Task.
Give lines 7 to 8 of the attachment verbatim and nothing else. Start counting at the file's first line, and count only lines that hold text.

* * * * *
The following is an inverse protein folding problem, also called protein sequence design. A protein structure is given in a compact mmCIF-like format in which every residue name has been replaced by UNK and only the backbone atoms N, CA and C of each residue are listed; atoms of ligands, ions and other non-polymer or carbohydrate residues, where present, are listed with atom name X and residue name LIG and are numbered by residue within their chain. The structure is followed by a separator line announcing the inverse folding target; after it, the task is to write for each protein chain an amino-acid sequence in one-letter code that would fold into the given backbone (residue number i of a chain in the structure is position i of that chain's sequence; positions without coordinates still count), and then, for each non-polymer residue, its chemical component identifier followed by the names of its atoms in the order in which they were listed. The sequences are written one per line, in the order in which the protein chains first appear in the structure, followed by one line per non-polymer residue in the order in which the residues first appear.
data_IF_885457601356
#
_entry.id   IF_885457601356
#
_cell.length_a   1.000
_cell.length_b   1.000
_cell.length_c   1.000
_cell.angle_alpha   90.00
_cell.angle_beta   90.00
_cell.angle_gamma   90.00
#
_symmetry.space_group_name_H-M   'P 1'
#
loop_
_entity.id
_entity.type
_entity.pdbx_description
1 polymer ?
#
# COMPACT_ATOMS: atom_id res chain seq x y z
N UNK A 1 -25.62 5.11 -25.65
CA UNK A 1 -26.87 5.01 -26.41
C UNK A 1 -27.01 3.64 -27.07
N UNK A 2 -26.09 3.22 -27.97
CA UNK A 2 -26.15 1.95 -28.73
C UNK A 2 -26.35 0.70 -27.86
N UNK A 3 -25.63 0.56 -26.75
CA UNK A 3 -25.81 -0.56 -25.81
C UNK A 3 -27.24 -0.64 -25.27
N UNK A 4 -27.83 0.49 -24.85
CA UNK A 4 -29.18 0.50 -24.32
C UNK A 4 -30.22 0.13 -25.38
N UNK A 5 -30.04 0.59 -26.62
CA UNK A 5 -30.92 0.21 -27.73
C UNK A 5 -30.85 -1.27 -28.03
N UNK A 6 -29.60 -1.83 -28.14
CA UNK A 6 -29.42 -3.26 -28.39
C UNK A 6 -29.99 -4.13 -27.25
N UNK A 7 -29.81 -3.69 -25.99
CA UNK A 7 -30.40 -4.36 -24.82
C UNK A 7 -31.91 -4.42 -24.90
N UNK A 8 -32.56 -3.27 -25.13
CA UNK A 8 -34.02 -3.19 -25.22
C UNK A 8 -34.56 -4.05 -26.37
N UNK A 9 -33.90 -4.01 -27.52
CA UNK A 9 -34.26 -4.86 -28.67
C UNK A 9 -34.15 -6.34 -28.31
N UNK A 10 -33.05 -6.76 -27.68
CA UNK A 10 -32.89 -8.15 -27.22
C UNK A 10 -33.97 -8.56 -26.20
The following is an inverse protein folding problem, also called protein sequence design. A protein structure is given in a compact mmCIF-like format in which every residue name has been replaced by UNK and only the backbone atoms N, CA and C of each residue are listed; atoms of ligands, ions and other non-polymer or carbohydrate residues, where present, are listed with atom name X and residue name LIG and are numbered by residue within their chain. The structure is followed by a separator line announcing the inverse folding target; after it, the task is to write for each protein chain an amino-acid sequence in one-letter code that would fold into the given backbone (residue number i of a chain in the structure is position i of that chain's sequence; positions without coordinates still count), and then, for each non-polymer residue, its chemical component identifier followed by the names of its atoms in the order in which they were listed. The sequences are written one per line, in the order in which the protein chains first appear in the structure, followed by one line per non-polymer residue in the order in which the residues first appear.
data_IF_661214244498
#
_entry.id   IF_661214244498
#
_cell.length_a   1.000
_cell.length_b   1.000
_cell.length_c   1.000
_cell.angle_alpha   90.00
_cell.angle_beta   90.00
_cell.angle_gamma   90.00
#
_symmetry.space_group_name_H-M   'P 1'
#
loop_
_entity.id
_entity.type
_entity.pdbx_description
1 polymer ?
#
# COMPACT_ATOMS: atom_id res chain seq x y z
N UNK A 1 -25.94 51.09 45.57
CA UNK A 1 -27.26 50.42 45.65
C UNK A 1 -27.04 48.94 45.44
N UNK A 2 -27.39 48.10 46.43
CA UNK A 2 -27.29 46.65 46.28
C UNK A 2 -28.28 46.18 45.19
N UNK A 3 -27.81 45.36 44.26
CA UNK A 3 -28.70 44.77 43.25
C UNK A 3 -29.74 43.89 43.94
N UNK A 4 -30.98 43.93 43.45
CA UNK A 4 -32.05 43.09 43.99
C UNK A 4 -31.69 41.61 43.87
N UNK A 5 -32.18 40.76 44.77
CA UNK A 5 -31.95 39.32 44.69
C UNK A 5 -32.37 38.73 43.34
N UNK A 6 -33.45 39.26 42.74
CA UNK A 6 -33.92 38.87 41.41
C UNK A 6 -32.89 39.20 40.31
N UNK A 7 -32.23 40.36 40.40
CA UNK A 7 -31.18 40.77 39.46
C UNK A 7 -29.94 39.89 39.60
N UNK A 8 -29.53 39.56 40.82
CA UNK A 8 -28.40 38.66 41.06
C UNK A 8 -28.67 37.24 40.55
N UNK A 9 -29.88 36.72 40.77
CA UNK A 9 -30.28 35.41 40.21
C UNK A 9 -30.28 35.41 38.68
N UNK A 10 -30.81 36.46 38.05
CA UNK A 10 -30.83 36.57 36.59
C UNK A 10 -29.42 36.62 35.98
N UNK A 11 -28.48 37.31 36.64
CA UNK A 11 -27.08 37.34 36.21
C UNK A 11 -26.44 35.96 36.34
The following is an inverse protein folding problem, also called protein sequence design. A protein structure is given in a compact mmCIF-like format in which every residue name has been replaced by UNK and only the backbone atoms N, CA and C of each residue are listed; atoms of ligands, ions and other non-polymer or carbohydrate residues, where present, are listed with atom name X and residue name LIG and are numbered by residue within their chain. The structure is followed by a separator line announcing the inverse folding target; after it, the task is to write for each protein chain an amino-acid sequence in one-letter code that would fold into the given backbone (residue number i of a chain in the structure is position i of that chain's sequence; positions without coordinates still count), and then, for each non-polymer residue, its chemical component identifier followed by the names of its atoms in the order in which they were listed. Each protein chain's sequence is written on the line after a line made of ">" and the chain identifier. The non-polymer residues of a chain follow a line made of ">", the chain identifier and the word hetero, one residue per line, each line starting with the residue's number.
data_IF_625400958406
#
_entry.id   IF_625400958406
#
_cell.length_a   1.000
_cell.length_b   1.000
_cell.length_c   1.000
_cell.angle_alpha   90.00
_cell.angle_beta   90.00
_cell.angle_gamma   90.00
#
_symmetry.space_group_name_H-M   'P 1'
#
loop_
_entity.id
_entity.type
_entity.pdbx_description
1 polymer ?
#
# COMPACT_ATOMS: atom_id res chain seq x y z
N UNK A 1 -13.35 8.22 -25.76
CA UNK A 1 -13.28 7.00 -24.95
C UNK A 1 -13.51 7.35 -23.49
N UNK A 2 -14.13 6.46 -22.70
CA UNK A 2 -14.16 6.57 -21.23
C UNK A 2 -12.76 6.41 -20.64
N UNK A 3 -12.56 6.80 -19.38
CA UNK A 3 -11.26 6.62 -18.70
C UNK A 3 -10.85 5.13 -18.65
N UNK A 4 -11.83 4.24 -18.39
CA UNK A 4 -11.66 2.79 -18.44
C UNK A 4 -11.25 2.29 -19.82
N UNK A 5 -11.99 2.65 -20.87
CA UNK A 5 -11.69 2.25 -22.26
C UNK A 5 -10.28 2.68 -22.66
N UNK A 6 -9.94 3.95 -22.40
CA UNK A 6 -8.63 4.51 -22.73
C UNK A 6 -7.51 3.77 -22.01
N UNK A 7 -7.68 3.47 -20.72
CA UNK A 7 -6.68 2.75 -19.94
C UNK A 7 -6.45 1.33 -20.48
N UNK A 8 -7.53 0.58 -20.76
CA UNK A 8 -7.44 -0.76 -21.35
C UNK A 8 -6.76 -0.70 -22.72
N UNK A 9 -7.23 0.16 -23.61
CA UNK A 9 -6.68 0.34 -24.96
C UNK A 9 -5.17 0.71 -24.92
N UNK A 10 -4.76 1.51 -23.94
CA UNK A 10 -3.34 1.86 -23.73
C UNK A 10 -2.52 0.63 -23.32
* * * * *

_cell.length_b   1.000
_cell.length_c   1.000